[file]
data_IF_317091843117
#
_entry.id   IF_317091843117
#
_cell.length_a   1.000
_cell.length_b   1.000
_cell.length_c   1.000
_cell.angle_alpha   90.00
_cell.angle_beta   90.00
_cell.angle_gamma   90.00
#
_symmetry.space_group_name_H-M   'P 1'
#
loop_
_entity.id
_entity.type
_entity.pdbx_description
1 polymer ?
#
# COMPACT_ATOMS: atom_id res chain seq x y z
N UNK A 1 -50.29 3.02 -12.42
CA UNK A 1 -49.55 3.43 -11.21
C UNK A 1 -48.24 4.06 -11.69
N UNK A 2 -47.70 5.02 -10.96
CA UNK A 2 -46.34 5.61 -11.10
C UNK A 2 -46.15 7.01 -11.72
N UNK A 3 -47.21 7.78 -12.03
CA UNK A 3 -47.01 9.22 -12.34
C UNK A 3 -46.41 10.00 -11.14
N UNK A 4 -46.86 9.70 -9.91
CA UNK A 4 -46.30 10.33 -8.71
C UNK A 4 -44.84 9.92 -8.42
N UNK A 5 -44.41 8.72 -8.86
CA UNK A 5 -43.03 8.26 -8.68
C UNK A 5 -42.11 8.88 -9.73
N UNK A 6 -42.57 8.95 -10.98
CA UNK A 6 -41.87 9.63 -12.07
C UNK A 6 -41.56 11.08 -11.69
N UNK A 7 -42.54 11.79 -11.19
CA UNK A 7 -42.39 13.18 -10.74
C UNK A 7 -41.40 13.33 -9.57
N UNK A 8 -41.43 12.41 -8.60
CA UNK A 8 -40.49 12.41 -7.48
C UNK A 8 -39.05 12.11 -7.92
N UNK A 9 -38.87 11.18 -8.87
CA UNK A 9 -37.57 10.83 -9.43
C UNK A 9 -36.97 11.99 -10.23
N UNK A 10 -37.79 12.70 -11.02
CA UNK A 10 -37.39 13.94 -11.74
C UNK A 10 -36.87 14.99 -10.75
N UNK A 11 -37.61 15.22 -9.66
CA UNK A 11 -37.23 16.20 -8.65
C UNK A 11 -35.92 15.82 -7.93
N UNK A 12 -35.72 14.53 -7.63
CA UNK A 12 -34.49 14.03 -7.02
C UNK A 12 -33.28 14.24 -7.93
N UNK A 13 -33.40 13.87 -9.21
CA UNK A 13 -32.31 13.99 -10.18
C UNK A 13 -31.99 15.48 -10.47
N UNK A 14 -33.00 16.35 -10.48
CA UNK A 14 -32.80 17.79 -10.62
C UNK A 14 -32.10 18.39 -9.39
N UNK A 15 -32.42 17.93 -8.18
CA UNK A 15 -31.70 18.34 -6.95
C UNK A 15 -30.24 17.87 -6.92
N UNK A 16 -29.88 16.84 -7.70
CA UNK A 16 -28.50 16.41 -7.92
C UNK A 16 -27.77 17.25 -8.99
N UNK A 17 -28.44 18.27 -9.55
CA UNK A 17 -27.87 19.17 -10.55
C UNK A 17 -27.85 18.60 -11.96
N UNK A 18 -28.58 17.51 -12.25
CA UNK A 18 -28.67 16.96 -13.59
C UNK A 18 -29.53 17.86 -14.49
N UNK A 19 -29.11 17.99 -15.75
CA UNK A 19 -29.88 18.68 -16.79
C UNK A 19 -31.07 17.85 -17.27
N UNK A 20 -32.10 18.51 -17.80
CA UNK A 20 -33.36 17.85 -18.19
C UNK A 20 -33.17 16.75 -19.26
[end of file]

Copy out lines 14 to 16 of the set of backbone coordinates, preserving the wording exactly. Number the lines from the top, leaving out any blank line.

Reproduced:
loop_
_entity.id
_entity.type